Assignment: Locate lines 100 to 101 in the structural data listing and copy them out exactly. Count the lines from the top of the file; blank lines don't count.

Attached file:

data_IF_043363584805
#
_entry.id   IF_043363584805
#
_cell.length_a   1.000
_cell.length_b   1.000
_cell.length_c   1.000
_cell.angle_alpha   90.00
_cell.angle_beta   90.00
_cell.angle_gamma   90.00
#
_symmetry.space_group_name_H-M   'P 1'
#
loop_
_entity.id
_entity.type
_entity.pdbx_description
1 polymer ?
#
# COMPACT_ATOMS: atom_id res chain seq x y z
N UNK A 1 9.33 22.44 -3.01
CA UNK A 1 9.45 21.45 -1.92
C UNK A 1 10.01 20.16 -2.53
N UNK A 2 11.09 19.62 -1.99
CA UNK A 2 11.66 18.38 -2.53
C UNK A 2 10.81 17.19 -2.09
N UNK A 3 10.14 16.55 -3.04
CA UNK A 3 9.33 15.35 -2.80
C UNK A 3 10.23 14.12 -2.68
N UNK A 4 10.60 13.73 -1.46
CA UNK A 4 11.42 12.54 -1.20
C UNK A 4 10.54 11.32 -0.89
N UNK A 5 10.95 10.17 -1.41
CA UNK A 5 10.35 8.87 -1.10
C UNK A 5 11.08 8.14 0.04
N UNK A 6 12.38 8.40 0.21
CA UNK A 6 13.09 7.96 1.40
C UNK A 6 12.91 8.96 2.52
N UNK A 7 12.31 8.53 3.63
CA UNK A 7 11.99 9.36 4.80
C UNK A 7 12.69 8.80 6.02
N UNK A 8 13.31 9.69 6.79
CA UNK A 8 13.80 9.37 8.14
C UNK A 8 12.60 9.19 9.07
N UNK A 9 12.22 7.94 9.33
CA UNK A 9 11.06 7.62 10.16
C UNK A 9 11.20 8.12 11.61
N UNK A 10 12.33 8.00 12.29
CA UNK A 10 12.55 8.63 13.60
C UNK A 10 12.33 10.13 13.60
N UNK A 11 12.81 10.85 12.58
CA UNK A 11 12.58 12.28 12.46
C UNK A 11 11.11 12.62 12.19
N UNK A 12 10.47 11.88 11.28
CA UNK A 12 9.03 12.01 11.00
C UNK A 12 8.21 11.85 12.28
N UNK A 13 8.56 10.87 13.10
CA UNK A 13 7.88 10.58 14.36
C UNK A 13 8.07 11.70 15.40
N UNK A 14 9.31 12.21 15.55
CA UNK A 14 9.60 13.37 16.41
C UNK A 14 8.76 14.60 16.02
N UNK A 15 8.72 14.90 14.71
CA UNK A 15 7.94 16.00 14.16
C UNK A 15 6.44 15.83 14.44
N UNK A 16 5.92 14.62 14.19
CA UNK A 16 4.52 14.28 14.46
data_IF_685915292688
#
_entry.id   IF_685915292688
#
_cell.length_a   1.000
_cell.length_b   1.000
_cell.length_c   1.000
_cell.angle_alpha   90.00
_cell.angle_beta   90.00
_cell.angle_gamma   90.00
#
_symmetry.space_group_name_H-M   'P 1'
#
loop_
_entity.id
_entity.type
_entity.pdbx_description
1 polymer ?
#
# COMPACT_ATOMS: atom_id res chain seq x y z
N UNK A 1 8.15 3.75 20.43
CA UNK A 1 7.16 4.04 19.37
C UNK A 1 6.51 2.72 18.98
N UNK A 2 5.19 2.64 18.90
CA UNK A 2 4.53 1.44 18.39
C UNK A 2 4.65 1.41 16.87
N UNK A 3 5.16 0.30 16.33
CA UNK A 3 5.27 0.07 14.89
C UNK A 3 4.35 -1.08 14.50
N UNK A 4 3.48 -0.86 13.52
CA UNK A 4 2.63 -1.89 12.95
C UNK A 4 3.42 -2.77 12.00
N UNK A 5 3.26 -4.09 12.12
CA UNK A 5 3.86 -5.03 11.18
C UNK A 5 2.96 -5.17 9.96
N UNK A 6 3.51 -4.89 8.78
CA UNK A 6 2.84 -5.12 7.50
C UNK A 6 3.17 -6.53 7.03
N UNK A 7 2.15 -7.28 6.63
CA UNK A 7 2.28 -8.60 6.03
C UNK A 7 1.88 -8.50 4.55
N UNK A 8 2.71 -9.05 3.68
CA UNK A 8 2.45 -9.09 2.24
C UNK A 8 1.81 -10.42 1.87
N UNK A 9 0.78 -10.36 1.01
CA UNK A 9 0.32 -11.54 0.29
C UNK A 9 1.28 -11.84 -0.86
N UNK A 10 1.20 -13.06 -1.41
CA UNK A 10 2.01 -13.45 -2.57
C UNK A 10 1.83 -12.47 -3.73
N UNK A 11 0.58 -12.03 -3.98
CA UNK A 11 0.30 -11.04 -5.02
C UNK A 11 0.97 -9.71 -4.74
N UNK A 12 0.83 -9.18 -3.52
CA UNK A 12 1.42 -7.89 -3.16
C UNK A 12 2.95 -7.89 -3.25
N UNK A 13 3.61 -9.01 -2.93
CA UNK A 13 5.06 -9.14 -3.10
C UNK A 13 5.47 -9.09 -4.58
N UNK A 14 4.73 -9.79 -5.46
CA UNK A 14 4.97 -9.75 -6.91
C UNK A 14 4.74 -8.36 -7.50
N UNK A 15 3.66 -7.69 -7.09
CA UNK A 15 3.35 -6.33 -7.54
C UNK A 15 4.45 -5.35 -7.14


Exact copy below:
N UNK A 5 3.26 -4.09 12.12
CA UNK A 5 3.86 -5.03 11.18